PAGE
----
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THE CUSTOM OF THE COUNTRY BY EDITH WHARTON

I have a saying which is that the greatest trick that man has ever pulled is to convince women that they are free. I’m sure many of you are raising your eyebrows at that. I’m serious though. Years ago men tried to control women by keeping them locked up in housework, in children, in piety. Then we realised that by doing so, although we posses them, we aren’t benefitting from it in the way that we would like. No, what we want, what we have always wanted, is for them to look nice, to leave us alone to pursue our own interests, and yet to give us what we desire when we desire it. For that women needed to be convinced of their emancipation.

This freedom, in my opinion, is a mirage. I believe that women are socialised to exercise their ‘free will’ in a way that most pleases men, i.e. they are taught to be promiscuous, to not want commitment, to be ok with all kinds of sexual congress, to be obsessed with their appearance, etc. Furthermore, they have been taught to be satisfied with scraps of attention, to appreciate the glittery, the sparkling, the bright and blinding; which are all things that men can give them with little effort on their part. Of course, not all women fall for the trick, I’m not saying that, but that doesn’t call into question the entire theory. Just look around you, at TV, at pop stars, and so on. Society is ordered in such a way as to create vacuous, easy, and lovely looking women. And this situation is getting worse, the numbers are growing with each new generation. Take it from a man, someone who has been dating girls for a number of years. I’m not taking the moral high ground here, I’m as bad as anyone; I, too, have benefited.

Remarkably, these ideas, which have played on my mind for quite some time, form the basis of Edith Wharton’s The Custom of the Country, which was published in 1913. In fact, one character, Charles Bowen, engages in a conversation, about half-way through the novel, in which similar points to my own are raised:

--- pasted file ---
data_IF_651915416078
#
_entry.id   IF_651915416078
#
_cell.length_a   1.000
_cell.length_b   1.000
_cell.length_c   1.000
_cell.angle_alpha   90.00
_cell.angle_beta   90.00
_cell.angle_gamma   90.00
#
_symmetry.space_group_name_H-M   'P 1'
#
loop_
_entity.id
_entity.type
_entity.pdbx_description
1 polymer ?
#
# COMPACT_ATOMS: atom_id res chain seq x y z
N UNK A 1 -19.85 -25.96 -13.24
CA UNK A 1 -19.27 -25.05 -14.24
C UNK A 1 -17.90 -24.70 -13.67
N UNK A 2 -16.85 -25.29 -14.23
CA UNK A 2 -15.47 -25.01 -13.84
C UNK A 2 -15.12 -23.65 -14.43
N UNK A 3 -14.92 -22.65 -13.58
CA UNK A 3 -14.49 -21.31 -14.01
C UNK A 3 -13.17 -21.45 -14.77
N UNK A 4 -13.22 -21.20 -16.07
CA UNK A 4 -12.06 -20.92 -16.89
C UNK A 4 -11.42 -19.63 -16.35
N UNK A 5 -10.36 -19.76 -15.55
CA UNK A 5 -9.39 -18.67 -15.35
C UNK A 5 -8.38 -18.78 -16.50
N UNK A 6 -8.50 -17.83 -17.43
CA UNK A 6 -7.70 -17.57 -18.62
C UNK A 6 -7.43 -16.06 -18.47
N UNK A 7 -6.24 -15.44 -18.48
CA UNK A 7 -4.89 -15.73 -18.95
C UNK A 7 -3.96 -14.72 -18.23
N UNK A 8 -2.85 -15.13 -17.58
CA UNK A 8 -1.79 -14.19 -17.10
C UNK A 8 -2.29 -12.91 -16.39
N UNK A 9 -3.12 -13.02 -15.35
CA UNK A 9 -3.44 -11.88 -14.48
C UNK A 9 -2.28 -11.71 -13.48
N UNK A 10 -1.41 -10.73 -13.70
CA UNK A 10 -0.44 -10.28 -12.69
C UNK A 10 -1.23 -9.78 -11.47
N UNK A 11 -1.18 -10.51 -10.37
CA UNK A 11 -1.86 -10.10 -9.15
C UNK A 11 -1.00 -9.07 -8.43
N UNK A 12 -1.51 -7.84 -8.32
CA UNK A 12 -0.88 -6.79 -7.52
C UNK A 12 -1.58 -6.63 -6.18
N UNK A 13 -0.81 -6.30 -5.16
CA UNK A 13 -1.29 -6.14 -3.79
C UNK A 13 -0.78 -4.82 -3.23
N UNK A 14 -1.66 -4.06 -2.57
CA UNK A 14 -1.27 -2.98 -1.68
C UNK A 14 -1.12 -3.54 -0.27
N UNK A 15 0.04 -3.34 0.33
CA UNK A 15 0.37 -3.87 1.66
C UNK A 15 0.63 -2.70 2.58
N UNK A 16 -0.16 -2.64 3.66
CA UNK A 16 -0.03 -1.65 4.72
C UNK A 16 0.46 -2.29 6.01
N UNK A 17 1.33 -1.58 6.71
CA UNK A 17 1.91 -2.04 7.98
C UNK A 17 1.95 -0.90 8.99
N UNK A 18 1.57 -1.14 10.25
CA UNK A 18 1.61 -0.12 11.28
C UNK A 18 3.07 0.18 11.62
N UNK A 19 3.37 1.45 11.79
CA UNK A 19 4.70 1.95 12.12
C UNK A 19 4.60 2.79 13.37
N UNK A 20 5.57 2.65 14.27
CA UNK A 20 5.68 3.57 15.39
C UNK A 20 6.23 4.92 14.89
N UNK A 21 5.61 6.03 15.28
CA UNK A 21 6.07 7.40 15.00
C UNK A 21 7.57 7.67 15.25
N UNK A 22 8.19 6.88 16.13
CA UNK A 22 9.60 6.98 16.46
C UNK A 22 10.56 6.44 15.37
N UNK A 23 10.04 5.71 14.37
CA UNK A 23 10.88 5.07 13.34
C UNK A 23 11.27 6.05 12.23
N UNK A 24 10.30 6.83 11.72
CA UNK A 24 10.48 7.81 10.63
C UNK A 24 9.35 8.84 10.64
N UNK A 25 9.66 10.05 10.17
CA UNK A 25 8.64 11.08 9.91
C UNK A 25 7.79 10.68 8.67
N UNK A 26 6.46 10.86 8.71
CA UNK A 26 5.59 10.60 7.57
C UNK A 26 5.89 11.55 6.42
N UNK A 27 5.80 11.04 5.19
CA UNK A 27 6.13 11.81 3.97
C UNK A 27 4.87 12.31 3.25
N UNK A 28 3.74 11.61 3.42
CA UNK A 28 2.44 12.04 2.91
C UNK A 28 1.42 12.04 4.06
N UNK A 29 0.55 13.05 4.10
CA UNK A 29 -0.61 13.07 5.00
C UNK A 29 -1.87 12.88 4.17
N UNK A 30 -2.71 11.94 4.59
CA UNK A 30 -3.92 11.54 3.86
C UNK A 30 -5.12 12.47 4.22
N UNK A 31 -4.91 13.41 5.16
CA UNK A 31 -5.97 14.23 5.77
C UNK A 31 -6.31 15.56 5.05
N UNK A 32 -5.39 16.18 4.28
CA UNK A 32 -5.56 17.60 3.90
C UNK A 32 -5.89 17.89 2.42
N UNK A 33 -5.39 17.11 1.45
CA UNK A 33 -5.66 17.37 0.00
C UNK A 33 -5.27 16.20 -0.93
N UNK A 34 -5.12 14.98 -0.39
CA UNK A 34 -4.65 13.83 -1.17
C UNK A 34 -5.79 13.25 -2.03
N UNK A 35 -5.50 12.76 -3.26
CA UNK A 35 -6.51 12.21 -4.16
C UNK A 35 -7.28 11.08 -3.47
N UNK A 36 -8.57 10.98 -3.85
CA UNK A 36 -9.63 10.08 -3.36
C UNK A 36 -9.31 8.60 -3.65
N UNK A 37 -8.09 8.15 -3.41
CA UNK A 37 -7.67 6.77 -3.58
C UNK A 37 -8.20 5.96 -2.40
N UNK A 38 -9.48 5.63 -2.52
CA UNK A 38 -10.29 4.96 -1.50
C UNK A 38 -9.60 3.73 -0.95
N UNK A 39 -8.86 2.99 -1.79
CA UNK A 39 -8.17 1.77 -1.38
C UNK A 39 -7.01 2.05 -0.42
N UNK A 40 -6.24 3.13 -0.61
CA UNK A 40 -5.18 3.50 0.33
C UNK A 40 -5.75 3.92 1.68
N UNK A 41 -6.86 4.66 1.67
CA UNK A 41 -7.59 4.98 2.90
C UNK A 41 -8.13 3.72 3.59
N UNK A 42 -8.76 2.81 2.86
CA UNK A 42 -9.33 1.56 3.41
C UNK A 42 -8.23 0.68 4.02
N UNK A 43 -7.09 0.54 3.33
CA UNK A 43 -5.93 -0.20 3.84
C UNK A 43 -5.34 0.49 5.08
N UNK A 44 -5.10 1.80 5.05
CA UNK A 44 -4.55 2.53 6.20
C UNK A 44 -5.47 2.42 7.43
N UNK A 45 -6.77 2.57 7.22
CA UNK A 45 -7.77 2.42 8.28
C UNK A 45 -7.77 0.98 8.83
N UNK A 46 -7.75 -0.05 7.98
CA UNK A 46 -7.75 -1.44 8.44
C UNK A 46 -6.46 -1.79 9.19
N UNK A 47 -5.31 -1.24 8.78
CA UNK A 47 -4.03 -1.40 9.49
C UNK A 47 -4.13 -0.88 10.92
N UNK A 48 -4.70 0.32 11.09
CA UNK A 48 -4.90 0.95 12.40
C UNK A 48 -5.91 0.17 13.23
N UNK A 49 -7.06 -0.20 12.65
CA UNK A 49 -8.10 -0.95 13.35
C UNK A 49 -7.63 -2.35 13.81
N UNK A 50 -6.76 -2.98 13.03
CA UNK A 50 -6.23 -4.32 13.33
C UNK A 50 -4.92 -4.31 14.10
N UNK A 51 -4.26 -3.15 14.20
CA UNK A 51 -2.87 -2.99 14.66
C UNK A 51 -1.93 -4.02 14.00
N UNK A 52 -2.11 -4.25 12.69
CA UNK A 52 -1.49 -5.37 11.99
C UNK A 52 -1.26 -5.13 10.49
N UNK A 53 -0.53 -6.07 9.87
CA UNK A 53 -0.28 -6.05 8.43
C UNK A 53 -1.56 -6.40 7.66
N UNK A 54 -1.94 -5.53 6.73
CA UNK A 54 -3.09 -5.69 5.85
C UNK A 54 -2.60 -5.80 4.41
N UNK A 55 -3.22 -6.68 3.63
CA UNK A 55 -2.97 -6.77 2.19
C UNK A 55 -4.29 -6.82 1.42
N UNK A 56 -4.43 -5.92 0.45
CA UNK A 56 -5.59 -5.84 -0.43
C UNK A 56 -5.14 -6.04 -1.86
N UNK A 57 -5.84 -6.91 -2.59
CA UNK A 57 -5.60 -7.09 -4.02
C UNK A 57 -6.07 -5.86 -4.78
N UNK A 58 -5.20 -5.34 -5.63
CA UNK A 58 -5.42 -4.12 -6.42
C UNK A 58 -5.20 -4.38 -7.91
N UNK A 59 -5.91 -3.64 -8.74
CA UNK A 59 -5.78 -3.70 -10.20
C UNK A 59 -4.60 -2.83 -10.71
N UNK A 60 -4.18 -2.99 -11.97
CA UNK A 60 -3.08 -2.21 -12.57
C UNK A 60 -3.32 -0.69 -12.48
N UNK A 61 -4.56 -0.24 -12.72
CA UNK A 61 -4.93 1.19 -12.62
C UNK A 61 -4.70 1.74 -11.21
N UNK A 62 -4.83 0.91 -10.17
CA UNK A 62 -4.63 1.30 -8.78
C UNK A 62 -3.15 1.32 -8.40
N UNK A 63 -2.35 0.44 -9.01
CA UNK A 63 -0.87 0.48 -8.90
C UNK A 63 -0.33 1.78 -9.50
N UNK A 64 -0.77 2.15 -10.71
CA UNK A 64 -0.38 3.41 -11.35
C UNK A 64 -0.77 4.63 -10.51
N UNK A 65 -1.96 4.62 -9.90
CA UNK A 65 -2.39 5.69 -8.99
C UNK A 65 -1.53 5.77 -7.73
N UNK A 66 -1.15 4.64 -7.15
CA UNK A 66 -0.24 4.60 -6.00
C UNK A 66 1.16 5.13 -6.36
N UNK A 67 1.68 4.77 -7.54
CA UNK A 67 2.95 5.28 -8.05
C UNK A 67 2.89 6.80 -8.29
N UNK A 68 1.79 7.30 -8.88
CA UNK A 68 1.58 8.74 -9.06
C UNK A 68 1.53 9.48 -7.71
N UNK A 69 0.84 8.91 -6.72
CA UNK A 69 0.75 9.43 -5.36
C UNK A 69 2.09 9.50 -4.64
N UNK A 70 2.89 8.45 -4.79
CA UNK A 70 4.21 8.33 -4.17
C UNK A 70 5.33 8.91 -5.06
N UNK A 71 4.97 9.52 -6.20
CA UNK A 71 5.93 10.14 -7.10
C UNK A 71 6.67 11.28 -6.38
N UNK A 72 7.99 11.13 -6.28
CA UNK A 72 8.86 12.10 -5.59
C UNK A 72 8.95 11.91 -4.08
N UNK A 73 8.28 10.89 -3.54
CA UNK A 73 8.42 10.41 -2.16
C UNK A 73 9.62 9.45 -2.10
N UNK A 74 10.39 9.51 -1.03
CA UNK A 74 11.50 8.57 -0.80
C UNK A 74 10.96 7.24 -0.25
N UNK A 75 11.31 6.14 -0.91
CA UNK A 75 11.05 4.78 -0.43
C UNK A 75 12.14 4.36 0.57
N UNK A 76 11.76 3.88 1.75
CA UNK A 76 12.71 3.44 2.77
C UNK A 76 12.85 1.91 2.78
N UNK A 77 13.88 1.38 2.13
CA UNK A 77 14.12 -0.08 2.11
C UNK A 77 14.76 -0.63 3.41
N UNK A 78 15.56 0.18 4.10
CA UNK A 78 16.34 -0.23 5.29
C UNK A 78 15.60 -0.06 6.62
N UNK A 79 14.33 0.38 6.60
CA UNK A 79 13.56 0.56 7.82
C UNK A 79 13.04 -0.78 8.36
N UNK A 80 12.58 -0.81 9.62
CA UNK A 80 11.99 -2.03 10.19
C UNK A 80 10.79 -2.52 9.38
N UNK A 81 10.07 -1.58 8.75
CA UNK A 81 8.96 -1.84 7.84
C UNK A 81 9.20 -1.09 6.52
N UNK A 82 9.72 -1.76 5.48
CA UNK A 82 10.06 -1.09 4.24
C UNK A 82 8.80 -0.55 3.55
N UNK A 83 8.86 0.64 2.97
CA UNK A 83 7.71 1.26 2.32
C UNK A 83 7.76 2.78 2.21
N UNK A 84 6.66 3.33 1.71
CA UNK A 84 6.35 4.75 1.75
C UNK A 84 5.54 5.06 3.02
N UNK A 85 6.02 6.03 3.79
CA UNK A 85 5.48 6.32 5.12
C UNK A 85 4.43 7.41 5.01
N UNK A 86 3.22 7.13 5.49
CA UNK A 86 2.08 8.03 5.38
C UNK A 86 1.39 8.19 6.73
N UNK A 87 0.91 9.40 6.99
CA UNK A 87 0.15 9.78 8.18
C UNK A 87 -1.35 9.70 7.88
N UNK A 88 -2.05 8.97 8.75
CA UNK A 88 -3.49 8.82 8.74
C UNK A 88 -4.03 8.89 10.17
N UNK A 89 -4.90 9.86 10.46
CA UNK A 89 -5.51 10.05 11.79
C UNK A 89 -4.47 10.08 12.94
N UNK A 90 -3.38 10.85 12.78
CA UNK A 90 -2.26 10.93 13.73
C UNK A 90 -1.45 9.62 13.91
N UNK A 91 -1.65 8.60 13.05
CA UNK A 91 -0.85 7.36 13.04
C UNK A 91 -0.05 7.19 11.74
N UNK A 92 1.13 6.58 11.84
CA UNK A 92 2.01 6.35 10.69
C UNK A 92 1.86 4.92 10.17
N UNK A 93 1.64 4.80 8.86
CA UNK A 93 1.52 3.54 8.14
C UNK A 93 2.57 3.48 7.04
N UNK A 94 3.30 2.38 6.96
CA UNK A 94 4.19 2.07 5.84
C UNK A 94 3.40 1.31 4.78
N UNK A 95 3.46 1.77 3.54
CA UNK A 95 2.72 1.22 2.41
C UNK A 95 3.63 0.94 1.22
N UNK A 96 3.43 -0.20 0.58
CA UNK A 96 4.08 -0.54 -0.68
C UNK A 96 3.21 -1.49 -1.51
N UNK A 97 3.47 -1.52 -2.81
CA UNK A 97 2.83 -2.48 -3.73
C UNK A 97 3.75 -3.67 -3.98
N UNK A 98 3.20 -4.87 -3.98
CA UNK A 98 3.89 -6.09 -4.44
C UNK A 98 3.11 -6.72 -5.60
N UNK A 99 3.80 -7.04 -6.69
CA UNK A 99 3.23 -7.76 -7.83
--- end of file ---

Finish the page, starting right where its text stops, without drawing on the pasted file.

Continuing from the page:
“I want to get a general view of the whole problem of American marriages.”

Mrs. Fairford dropped into her arm-chair with a sigh. “If that’s what you want you must make haste! Most of them don’t last long enough to be classified.”

“I grant you it takes an active mind. But the weak point is so frequently the same that after a time one knows where to look for it.”

“What do you call the weak point?”

He paused. “The fact that the average American looks down on his wife.”

Mrs. Fairford was up with a spring. “If that’s where paradox lands you!”

Bowen mildly stood his ground. “Well–doesn’t he prove it? How much does he let her share in the real business of life? How much does he rely on her judgment and help in the conduct of serious affairs? Take Ralph for instance–you say his wife’s extravagance forces him to work too hard; but that’s not what’s wrong. It’s normal for a man to work hard for a woman–what’s abnormal is his not caring to tell her anything about it.”

“To tell Undine? She’d be bored to death if he did!”

“Just so; she’d even feel aggrieved. But why? Because it’s against the custom of the country. And whose fault is that? The man’s again–I don’t mean Ralph I mean the genus he belongs to: homo sapiens, Americanus. Why haven’t we taught our women to take an interest in our work? Simply because we don’t take enough interest in THEM.”